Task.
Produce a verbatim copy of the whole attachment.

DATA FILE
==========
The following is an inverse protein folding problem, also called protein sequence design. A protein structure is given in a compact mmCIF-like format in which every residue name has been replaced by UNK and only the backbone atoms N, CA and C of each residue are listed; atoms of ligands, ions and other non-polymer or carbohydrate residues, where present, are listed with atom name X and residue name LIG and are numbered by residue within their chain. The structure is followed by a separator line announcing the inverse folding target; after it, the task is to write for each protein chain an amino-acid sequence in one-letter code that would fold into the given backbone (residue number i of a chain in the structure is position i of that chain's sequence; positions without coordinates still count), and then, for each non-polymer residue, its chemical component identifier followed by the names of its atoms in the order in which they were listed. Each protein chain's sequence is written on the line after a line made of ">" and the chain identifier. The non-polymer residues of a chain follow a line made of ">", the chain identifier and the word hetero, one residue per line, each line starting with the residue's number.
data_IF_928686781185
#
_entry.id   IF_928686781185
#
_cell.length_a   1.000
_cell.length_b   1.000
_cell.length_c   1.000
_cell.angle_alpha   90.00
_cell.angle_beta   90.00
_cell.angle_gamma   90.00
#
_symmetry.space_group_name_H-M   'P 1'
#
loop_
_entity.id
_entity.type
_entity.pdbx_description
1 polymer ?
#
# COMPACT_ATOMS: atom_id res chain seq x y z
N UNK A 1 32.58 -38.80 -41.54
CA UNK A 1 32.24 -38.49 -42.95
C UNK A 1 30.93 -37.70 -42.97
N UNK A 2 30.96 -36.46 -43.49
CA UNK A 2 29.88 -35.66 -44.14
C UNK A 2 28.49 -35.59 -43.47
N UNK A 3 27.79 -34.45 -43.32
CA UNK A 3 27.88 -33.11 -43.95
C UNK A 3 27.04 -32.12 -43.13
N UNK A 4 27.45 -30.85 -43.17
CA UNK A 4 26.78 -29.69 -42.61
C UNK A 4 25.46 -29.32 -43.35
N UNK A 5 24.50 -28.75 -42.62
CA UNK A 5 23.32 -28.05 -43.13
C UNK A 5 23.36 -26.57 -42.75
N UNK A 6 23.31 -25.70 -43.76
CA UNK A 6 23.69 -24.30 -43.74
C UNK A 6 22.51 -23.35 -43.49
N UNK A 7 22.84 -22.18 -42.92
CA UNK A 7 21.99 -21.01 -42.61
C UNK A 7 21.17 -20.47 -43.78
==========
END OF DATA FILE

The following is an inverse protein folding problem, also called protein sequence design. A protein structure is given in a compact mmCIF-like format in which every residue name has been replaced by UNK and only the backbone atoms N, CA and C of each residue are listed; atoms of ligands, ions and other non-polymer or carbohydrate residues, where present, are listed with atom name X and residue name LIG and are numbered by residue within their chain. The structure is followed by a separator line announcing the inverse folding target; after it, the task is to write for each protein chain an amino-acid sequence in one-letter code that would fold into the given backbone (residue number i of a chain in the structure is position i of that chain's sequence; positions without coordinates still count), and then, for each non-polymer residue, its chemical component identifier followed by the names of its atoms in the order in which they were listed. Each protein chain's sequence is written on the line after a line made of ">" and the chain identifier. The non-polymer residues of a chain follow a line made of ">", the chain identifier and the word hetero, one residue per line, each line starting with the residue's number.
data_IF_928686781185
#
_entry.id   IF_928686781185
#
_cell.length_a   1.000
_cell.length_b   1.000
_cell.length_c   1.000
_cell.angle_alpha   90.00
_cell.angle_beta   90.00
_cell.angle_gamma   90.00
#
_symmetry.space_group_name_H-M   'P 1'
#
loop_
_entity.id
_entity.type
_entity.pdbx_description
1 polymer ?
#
# COMPACT_ATOMS: atom_id res chain seq x y z
N UNK A 1 32.58 -38.80 -41.54
CA UNK A 1 32.24 -38.49 -42.95
C UNK A 1 30.93 -37.70 -42.97
N UNK A 2 30.96 -36.46 -43.49
CA UNK A 2 29.88 -35.66 -44.14
C UNK A 2 28.49 -35.59 -43.47
N UNK A 3 27.79 -34.45 -43.32
CA UNK A 3 27.88 -33.11 -43.95
C UNK A 3 27.04 -32.12 -43.13
N UNK A 4 27.45 -30.85 -43.17
CA UNK A 4 26.78 -29.69 -42.61
C UNK A 4 25.46 -29.32 -43.35
N UNK A 5 24.50 -28.75 -42.62
CA UNK A 5 23.32 -28.05 -43.13
C UNK A 5 23.36 -26.57 -42.75
N UNK A 6 23.31 -25.70 -43.76
CA UNK A 6 23.69 -24.30 -43.74
C UNK A 6 22.51 -23.35 -43.49
N UNK A 7 22.84 -22.18 -42.92
CA UNK A 7 21.99 -21.01 -42.61
C UNK A 7 21.17 -20.47 -43.78